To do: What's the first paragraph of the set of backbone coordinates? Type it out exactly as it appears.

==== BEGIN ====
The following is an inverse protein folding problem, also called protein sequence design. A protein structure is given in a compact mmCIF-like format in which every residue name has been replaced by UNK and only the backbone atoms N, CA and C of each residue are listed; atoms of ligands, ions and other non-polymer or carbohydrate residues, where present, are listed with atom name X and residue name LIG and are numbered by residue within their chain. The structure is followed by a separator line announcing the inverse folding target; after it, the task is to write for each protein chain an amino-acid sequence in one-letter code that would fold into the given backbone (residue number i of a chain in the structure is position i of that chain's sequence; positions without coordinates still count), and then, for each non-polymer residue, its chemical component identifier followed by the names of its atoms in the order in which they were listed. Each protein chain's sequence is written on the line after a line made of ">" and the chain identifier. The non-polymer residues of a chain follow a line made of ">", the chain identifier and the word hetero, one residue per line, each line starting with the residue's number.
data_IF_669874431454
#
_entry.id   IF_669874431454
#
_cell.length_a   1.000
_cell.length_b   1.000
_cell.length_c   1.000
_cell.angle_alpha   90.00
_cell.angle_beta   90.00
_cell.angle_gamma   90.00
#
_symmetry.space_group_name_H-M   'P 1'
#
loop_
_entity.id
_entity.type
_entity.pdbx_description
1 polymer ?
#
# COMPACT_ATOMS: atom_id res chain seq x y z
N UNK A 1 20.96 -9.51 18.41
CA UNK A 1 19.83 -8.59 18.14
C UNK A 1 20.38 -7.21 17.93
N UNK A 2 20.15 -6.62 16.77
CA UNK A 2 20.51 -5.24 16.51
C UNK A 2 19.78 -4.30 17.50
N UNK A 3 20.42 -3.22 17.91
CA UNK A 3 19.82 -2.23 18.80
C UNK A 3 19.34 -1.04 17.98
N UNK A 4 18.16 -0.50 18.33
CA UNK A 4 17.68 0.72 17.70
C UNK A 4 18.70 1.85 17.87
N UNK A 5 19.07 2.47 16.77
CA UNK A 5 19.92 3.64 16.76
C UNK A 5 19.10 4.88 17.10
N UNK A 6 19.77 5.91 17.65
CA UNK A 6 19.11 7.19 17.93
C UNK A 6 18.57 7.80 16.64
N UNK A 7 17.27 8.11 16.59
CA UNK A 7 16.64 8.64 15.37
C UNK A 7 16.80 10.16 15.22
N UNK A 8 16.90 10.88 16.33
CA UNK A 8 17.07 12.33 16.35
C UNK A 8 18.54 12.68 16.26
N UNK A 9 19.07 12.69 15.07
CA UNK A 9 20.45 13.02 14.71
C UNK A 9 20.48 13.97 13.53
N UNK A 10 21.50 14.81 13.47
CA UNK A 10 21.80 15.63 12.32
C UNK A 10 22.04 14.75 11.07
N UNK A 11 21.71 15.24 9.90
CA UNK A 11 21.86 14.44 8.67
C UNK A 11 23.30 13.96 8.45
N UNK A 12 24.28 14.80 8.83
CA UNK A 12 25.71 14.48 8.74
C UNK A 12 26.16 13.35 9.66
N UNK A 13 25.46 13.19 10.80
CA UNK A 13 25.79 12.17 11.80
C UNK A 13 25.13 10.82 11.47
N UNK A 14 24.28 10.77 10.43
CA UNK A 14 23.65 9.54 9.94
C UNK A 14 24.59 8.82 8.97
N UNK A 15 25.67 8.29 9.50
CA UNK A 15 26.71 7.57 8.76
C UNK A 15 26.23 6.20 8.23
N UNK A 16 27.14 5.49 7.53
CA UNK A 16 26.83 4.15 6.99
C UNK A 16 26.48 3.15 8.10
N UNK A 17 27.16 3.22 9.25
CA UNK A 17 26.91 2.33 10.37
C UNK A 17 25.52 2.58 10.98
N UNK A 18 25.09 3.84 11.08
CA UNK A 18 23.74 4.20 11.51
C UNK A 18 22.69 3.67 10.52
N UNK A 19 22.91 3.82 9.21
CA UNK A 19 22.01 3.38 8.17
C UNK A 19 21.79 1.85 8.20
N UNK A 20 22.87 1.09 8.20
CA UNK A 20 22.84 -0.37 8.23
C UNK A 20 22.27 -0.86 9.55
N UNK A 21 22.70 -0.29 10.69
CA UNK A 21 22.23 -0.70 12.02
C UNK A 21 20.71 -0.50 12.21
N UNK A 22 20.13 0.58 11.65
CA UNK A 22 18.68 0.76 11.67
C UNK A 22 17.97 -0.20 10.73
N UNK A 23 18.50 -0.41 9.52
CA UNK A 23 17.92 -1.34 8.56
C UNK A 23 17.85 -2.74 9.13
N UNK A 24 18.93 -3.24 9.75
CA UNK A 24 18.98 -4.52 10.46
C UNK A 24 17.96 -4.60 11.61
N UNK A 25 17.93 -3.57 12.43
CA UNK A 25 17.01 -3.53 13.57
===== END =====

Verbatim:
The following is an inverse protein folding problem, also called protein sequence design. A protein structure is given in a compact mmCIF-like format in which every residue name has been replaced by UNK and only the backbone atoms N, CA and C of each residue are listed; atoms of ligands, ions and other non-polymer or carbohydrate residues, where present, are listed with atom name X and residue name LIG and are numbered by residue within their chain. The structure is followed by a separator line announcing the inverse folding target; after it, the task is to write for each protein chain an amino-acid sequence in one-letter code that would fold into the given backbone (residue number i of a chain in the structure is position i of that chain's sequence; positions without coordinates still count), and then, for each non-polymer residue, its chemical component identifier followed by the names of its atoms in the order in which they were listed. Each protein chain's sequence is written on the line after a line made of ">" and the chain identifier. The non-polymer residues of a chain follow a line made of ">", the chain identifier and the word hetero, one residue per line, each line starting with the residue's number.